Individuals or pressure groups may threaten to poison food products, and may in fact actually introduce poisoned products on the market, in an attempt to extort money from or force specific action on the part of food producers, in particular multi-national companies. Such threats cause wide-scale public panic; in the case of actually poisoning, consumers have just cause to fear serious injury, illness, or even death. The food producers suffer from the resulting lack of confidence in their products, and sales may be negatively affected for years.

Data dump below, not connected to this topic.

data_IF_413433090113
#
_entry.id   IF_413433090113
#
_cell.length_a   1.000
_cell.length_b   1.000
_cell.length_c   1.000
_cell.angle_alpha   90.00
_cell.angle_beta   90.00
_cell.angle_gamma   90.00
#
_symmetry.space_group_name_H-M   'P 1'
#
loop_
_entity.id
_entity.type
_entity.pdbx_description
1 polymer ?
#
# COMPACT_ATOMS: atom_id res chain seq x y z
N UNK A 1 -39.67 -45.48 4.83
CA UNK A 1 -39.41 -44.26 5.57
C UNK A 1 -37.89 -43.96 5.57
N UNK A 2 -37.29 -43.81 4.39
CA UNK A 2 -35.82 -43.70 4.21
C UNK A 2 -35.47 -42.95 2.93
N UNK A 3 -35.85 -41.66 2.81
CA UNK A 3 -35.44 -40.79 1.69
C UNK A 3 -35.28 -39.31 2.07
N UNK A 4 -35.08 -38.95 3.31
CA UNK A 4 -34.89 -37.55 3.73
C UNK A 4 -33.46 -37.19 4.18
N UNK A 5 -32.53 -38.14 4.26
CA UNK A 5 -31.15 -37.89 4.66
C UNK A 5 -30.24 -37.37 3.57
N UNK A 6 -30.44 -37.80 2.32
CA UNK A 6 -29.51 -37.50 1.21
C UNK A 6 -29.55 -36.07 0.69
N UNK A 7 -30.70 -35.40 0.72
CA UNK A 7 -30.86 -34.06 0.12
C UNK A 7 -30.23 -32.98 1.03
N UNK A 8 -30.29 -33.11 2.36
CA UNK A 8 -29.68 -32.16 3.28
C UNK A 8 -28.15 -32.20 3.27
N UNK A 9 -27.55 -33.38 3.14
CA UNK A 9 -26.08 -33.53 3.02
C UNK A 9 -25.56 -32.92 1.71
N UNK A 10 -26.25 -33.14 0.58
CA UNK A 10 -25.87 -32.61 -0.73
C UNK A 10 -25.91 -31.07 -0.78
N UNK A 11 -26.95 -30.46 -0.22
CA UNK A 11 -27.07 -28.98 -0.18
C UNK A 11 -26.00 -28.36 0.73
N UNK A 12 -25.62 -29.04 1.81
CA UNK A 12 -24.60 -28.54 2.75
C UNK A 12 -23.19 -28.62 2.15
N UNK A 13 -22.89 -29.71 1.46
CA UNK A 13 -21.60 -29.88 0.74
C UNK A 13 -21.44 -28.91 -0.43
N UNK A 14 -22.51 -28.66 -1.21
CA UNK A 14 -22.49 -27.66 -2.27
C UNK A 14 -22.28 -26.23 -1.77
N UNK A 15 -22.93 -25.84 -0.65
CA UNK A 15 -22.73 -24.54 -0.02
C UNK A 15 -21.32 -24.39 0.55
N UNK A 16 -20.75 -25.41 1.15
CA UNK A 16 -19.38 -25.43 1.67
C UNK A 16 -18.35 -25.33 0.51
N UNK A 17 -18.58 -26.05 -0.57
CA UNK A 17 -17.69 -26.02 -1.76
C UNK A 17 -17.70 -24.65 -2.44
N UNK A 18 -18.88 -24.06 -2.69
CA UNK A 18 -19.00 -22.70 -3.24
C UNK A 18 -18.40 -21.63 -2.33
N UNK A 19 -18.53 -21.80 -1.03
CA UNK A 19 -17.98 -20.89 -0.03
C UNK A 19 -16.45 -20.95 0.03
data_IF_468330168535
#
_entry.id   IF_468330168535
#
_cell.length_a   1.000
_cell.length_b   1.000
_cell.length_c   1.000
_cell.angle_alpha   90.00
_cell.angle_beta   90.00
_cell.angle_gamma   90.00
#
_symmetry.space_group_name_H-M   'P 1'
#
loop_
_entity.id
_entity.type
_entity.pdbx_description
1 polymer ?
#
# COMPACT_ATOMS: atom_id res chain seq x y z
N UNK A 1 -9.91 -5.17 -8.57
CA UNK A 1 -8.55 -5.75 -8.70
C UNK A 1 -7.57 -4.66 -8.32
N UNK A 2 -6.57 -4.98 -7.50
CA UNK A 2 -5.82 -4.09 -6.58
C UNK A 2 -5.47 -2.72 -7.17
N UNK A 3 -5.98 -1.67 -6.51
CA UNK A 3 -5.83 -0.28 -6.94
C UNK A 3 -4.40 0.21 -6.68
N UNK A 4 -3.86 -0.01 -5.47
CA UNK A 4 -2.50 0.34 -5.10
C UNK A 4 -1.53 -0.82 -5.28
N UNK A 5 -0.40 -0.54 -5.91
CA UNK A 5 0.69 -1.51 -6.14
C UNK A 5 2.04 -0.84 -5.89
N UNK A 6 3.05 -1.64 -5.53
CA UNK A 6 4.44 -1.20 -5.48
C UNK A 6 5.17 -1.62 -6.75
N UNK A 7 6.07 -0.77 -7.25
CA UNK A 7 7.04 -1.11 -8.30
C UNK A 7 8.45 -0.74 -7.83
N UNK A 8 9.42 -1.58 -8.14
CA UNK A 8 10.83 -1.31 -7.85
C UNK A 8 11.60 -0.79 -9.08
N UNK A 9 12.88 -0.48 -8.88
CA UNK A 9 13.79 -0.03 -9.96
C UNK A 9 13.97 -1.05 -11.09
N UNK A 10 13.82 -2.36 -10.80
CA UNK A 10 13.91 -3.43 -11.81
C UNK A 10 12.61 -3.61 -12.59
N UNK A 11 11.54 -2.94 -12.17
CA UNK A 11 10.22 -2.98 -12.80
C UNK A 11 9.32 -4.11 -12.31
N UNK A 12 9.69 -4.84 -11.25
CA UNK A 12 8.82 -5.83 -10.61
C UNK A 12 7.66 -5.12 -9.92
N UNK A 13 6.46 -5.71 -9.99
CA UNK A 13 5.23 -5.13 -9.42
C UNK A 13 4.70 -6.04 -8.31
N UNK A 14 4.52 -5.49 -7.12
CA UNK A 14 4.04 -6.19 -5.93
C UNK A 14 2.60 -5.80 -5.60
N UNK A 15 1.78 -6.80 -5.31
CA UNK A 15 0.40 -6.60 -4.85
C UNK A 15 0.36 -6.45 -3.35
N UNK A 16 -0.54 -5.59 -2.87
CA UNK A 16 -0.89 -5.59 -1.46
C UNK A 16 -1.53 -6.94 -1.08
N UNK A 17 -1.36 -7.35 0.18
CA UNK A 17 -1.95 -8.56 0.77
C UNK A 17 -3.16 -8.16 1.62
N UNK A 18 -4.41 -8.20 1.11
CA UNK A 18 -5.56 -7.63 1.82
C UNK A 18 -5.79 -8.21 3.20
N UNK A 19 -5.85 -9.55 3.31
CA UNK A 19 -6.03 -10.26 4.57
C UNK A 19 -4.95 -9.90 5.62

In the UK in 1989 some 2,000 cases of product extortion were reported, up from 683 in 1987 and 725 in 1988. In Japan in 1996, a man threatened to infect milk with E. coli unless paid $1 million.
In Germany in 1992 and 1993 department stores and supermarket chains received letters threatening damage to the stores and products if blackmail was not paid. Although the blackmail attempts were foiled, the costs resulting from the threat amounted to DM 9 million; police expenditure on the unsuccessful resolution of the case was estimated at DM 30 million. Similar threats caused further public concern and high costs in 1997.